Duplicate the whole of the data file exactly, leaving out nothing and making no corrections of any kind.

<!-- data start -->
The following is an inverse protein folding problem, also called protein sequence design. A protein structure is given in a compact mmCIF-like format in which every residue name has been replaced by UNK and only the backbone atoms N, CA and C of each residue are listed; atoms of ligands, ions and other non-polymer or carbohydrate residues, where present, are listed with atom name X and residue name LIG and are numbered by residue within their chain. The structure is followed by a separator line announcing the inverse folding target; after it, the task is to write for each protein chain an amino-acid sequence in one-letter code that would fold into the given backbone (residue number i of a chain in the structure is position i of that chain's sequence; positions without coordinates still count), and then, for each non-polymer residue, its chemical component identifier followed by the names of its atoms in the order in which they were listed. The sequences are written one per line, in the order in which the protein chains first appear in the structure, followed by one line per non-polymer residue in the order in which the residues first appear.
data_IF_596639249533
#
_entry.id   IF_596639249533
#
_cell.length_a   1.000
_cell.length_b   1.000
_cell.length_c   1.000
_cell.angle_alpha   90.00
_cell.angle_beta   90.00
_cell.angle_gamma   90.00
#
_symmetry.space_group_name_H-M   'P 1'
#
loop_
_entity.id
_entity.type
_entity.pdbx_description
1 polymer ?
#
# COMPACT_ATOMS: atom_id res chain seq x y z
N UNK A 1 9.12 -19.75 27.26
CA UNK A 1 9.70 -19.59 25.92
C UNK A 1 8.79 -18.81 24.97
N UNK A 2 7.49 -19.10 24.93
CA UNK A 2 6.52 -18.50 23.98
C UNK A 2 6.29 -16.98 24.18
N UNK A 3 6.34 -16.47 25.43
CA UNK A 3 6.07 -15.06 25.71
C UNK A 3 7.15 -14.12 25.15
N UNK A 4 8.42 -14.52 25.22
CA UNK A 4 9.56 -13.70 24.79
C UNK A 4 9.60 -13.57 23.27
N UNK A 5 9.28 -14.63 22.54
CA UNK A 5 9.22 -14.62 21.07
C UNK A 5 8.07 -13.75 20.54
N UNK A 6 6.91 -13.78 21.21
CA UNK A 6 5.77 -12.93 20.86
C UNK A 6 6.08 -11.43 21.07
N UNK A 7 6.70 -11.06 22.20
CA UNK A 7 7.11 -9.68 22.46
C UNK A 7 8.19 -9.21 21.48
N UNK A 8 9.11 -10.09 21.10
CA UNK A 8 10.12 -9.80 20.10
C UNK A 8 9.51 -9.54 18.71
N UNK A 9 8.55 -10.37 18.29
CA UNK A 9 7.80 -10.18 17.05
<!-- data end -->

The following is an inverse protein folding problem, also called protein sequence design. A protein structure is given in a compact mmCIF-like format in which every residue name has been replaced by UNK and only the backbone atoms N, CA and C of each residue are listed; atoms of ligands, ions and other non-polymer or carbohydrate residues, where present, are listed with atom name X and residue name LIG and are numbered by residue within their chain. The structure is followed by a separator line announcing the inverse folding target; after it, the task is to write for each protein chain an amino-acid sequence in one-letter code that would fold into the given backbone (residue number i of a chain in the structure is position i of that chain's sequence; positions without coordinates still count), and then, for each non-polymer residue, its chemical component identifier followed by the names of its atoms in the order in which they were listed. The sequences are written one per line, in the order in which the protein chains first appear in the structure, followed by one line per non-polymer residue in the order in which the residues first appear.
data_IF_596639249533
#
_entry.id   IF_596639249533
#
_cell.length_a   1.000
_cell.length_b   1.000
_cell.length_c   1.000
_cell.angle_alpha   90.00
_cell.angle_beta   90.00
_cell.angle_gamma   90.00
#
_symmetry.space_group_name_H-M   'P 1'
#
loop_
_entity.id
_entity.type
_entity.pdbx_description
1 polymer ?
#
# COMPACT_ATOMS: atom_id res chain seq x y z
N UNK A 1 9.12 -19.75 27.26
CA UNK A 1 9.70 -19.59 25.92
C UNK A 1 8.79 -18.81 24.97
N UNK A 2 7.49 -19.10 24.93
CA UNK A 2 6.52 -18.50 23.98
C UNK A 2 6.29 -16.98 24.18
N UNK A 3 6.34 -16.47 25.43
CA UNK A 3 6.07 -15.06 25.71
C UNK A 3 7.15 -14.12 25.15
N UNK A 4 8.42 -14.52 25.22
CA UNK A 4 9.56 -13.70 24.79
C UNK A 4 9.60 -13.57 23.27
N UNK A 5 9.28 -14.63 22.54
CA UNK A 5 9.22 -14.62 21.07
C UNK A 5 8.07 -13.75 20.54
N UNK A 6 6.91 -13.78 21.21
CA UNK A 6 5.77 -12.93 20.86
C UNK A 6 6.08 -11.43 21.07
N UNK A 7 6.70 -11.06 22.20
CA UNK A 7 7.11 -9.68 22.46
C UNK A 7 8.19 -9.21 21.48
N UNK A 8 9.11 -10.09 21.10
CA UNK A 8 10.12 -9.80 20.10
C UNK A 8 9.51 -9.54 18.71
N UNK A 9 8.55 -10.37 18.29
CA UNK A 9 7.80 -10.18 17.05